Posedații bolșevici au fost urmașii lui Serghei Neceaiev și ai colegilor acestuia. Neceaiev a fost prototipul care l-a inspirat pe Dostoievski pentru construcția personajului de o infinită amoralitate Piotr Verhovenski din romanul „Demonii”. Asemeni posedaților dostoievskieni, bolșevicii erau fanatici convinși că fericesc umanitatea, indiferent de metodele utilizate. În plus, ei erau înarmați cu o doctrină ce se pretindea infailibilă. Tocmai această aroganță epistemică l-a ferit pe Lenin de îndoieli și l-a făcut imun la orice considerente „sentimental-burgheze”.

Theses and antitheses: W. H. Auden on the invasion of Czechoslovakia (August 1968


“The ogre does what ogres can
Deeds quite impossible for man.
But one prize is beyond his reach
The ogre cannot master speech.

About a subjugated plain
Among its desperate and slain
The ogre stalks with hands on hips
While drivel gushes from his lips.”

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The streets of Prague during the invasion, photo pe Josef Koudelka

Surreal history…


Lena Constante (1909-2005) was a Romanian graphic artist, a left-wing intellectual and a free spirit. She was married to Harry Brauner (1908-1988), a brilliant ethno-musicologist, surrealist painter Victor Brauner’s brother, and no less of a free spirit. They were both close friends with the Marxist intellectual and Communist luminary Lucretiu Patrascanu and his wife, Elena (Hertha). This was their misfortune: they were arrested, tortured, and sentenced to long jail terms in the Patrascanu trial, the last Stalinist frame-up in Eastern Europe (April 1954, Albania was the exception). All the defendants pleaded guilty, minus Patrascanu. who spat upon the false witnesses.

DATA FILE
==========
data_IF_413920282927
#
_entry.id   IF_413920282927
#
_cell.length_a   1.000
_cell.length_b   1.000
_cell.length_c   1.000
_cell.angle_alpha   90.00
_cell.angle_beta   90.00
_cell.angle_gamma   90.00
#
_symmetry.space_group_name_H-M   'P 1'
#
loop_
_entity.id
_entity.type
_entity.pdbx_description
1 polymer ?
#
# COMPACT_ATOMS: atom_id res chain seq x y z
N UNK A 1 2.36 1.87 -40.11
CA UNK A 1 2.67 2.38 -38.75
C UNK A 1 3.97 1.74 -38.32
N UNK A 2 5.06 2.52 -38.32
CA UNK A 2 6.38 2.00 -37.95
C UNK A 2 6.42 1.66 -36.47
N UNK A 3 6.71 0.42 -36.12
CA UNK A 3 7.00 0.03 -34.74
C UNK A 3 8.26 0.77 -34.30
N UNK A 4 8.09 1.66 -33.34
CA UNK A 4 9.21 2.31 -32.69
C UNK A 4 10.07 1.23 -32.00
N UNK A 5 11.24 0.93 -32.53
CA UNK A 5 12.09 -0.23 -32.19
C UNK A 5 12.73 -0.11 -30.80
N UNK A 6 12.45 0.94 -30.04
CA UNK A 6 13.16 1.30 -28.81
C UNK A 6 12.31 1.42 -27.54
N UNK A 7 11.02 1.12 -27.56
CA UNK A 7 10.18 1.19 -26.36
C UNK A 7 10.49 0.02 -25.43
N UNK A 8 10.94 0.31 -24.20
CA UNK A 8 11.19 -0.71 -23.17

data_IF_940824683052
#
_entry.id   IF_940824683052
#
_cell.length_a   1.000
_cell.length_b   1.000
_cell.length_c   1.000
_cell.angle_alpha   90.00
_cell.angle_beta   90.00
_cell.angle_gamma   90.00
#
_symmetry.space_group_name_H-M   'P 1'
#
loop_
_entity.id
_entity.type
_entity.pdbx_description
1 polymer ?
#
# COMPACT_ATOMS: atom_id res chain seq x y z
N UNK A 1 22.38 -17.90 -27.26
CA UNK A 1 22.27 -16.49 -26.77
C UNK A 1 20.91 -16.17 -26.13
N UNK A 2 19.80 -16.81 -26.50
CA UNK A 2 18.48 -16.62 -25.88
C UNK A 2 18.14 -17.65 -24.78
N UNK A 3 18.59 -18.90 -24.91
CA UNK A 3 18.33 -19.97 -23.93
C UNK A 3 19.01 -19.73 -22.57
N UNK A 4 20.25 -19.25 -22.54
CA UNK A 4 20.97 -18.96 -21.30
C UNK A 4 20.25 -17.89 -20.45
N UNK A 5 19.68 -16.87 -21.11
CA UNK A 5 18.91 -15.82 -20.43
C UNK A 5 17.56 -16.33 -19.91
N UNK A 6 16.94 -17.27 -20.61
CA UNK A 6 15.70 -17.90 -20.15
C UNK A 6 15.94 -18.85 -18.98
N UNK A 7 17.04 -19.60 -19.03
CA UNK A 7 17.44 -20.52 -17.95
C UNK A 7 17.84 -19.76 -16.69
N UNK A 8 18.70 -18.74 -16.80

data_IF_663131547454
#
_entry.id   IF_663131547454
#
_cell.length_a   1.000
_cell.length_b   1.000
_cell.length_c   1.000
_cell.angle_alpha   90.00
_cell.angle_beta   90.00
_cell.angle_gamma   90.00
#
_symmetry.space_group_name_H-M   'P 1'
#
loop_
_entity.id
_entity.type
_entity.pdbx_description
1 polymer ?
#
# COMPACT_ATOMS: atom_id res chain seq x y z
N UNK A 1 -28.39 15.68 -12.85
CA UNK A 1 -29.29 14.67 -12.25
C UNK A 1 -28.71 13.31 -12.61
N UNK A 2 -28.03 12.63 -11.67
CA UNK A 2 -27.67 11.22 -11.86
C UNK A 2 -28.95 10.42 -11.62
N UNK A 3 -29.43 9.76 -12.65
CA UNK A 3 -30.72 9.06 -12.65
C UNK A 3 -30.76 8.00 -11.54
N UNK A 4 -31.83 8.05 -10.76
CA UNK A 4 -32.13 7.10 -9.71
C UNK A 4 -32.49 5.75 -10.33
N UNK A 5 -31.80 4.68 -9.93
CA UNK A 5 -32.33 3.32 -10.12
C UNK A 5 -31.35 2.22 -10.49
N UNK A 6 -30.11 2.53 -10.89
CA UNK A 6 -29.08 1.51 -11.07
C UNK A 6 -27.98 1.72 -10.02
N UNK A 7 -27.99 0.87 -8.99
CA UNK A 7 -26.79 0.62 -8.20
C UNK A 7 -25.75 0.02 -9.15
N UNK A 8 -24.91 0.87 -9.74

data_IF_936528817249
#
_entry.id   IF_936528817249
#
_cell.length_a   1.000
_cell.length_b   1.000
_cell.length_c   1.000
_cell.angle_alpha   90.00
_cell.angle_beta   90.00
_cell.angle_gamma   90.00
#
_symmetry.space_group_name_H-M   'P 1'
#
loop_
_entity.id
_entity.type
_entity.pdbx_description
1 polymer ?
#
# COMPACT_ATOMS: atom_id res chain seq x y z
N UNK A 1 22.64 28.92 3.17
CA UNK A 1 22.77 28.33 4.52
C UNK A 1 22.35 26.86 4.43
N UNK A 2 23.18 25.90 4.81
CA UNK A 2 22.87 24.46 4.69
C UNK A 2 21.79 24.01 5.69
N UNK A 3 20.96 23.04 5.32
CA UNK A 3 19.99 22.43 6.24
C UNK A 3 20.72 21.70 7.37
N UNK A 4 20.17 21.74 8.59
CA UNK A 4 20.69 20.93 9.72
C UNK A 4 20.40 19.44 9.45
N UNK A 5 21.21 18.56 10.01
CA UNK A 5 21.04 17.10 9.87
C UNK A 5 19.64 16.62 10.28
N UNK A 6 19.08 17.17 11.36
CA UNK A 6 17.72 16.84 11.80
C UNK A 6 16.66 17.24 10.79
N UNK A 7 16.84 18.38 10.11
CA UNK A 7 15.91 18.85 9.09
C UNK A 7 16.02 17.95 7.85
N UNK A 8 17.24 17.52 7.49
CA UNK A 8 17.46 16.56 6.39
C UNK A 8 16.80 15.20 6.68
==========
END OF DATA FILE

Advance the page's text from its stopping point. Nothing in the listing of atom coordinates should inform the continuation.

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One year after Stalin’s death, his Romanian protege, Gheorghe Gheorghiu-Dej, feared that the former minister of justice could represent an alternative to his autocratic power. All the Politburo members approved the death sentence. In April 1968, theree years after Dej’s demise, Lucretiu Patrascanu and the alleged members of a the fictitous conspiracy were rehabilitated. In his case, posthumously…

Lena’s memoir titled “The Silent Escape” came out in French in the early 1990s, then in Romanian from Humanitas and in English, from the University of California Press with a preface by UCLA professsor Gail Kligman. In my essay broadcast today by Radio Free Europe I explore Lena Constante’s life and fate…

Eternul eretic Panait Istrati


“Bunăstarea umanității nu mă interesează decât din clipa in care incetează de a mai fi criminală și devine morală” (The well-being of mankind concerns me only from the moment when it ceases to be criminal and is becoming moral)–Panait Istrati (1929) One of the first to expose the God that failed, Istrati was close friends with Victor Serge and Boris Souvarine. He wrote the foreword to George Orwell’s first book translated into French.

Born: August 10, 1884, Braila, Romania

Died:  April 18, 1935, Bucharest, Romania


Even in darkening days…